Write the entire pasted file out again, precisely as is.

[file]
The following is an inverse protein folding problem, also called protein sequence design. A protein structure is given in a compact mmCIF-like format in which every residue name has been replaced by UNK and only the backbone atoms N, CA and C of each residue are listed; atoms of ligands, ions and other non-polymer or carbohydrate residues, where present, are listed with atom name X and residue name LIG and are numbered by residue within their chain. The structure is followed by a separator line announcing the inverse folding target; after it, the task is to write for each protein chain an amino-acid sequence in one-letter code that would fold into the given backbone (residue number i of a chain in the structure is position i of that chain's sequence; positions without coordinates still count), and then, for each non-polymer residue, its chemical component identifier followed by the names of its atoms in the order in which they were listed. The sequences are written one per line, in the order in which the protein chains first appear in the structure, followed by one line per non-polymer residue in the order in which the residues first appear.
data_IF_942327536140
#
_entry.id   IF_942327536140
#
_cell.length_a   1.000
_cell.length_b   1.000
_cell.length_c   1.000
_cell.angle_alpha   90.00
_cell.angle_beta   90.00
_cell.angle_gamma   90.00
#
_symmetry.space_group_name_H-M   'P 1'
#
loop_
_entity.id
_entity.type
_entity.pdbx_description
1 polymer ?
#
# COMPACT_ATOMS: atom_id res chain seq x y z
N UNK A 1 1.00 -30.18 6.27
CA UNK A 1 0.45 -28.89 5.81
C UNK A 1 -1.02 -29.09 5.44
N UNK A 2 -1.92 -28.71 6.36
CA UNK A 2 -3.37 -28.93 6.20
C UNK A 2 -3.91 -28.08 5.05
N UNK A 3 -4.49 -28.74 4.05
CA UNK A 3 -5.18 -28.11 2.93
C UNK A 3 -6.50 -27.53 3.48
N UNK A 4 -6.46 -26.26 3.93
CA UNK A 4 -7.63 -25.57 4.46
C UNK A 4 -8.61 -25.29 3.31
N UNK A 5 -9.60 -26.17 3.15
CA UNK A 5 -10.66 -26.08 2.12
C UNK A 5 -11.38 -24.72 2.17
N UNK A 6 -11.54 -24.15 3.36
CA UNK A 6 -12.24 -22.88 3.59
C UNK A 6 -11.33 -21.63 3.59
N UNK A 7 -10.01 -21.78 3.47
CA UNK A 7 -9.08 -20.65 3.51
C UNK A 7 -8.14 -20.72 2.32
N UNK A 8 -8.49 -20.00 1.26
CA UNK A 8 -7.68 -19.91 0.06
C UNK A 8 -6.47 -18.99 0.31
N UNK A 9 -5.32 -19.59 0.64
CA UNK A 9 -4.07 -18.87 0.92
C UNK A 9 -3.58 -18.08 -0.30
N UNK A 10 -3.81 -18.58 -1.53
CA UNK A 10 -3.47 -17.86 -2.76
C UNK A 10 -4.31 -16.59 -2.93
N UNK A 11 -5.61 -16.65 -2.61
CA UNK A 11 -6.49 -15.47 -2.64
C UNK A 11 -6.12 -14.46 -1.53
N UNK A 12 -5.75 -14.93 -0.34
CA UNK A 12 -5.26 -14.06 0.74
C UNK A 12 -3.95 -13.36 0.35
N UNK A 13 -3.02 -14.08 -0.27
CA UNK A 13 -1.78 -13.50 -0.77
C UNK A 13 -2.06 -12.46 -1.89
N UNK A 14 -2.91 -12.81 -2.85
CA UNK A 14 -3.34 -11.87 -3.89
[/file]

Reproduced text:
The following is an inverse protein folding problem, also called protein sequence design. A protein structure is given in a compact mmCIF-like format in which every residue name has been replaced by UNK and only the backbone atoms N, CA and C of each residue are listed; atoms of ligands, ions and other non-polymer or carbohydrate residues, where present, are listed with atom name X and residue name LIG and are numbered by residue within their chain. The structure is followed by a separator line announcing the inverse folding target; after it, the task is to write for each protein chain an amino-acid sequence in one-letter code that would fold into the given backbone (residue number i of a chain in the structure is position i of that chain's sequence; positions without coordinates still count), and then, for each non-polymer residue, its chemical component identifier followed by the names of its atoms in the order in which they were listed. The sequences are written one per line, in the order in which the protein chains first appear in the structure, followed by one line per non-polymer residue in the order in which the residues first appear.
data_IF_942327536140
#
_entry.id   IF_942327536140
#
_cell.length_a   1.000
_cell.length_b   1.000
_cell.length_c   1.000
_cell.angle_alpha   90.00
_cell.angle_beta   90.00
_cell.angle_gamma   90.00
#
_symmetry.space_group_name_H-M   'P 1'
#
loop_
_entity.id
_entity.type
_entity.pdbx_description
1 polymer ?
#
# COMPACT_ATOMS: atom_id res chain seq x y z
N UNK A 1 1.00 -30.18 6.27
CA UNK A 1 0.45 -28.89 5.81
C UNK A 1 -1.02 -29.09 5.44
N UNK A 2 -1.92 -28.71 6.36
CA UNK A 2 -3.37 -28.93 6.20
C UNK A 2 -3.91 -28.08 5.05
N UNK A 3 -4.49 -28.74 4.05
CA UNK A 3 -5.18 -28.11 2.93
C UNK A 3 -6.50 -27.53 3.48
N UNK A 4 -6.46 -26.26 3.93
CA UNK A 4 -7.63 -25.57 4.46
C UNK A 4 -8.61 -25.29 3.31
N UNK A 5 -9.60 -26.17 3.15
CA UNK A 5 -10.66 -26.08 2.12
C UNK A 5 -11.38 -24.72 2.17
N UNK A 6 -11.54 -24.15 3.36
CA UNK A 6 -12.24 -22.88 3.59
C UNK A 6 -11.33 -21.63 3.59
N UNK A 7 -10.01 -21.78 3.47
CA UNK A 7 -9.08 -20.65 3.51
C UNK A 7 -8.14 -20.72 2.32
N UNK A 8 -8.49 -20.00 1.26
CA UNK A 8 -7.68 -19.91 0.06
C UNK A 8 -6.47 -18.99 0.31
N UNK A 9 -5.32 -19.59 0.64
CA UNK A 9 -4.07 -18.87 0.92
C UNK A 9 -3.58 -18.08 -0.30
N UNK A 10 -3.81 -18.58 -1.53
CA UNK A 10 -3.47 -17.86 -2.76
C UNK A 10 -4.31 -16.59 -2.93
N UNK A 11 -5.61 -16.65 -2.61
CA UNK A 11 -6.49 -15.47 -2.64
C UNK A 11 -6.12 -14.46 -1.53
N UNK A 12 -5.75 -14.93 -0.34
CA UNK A 12 -5.26 -14.06 0.74
C UNK A 12 -3.95 -13.36 0.35
N UNK A 13 -3.02 -14.08 -0.27
CA UNK A 13 -1.78 -13.50 -0.77
C UNK A 13 -2.06 -12.46 -1.89
N UNK A 14 -2.91 -12.81 -2.85
CA UNK A 14 -3.34 -11.87 -3.89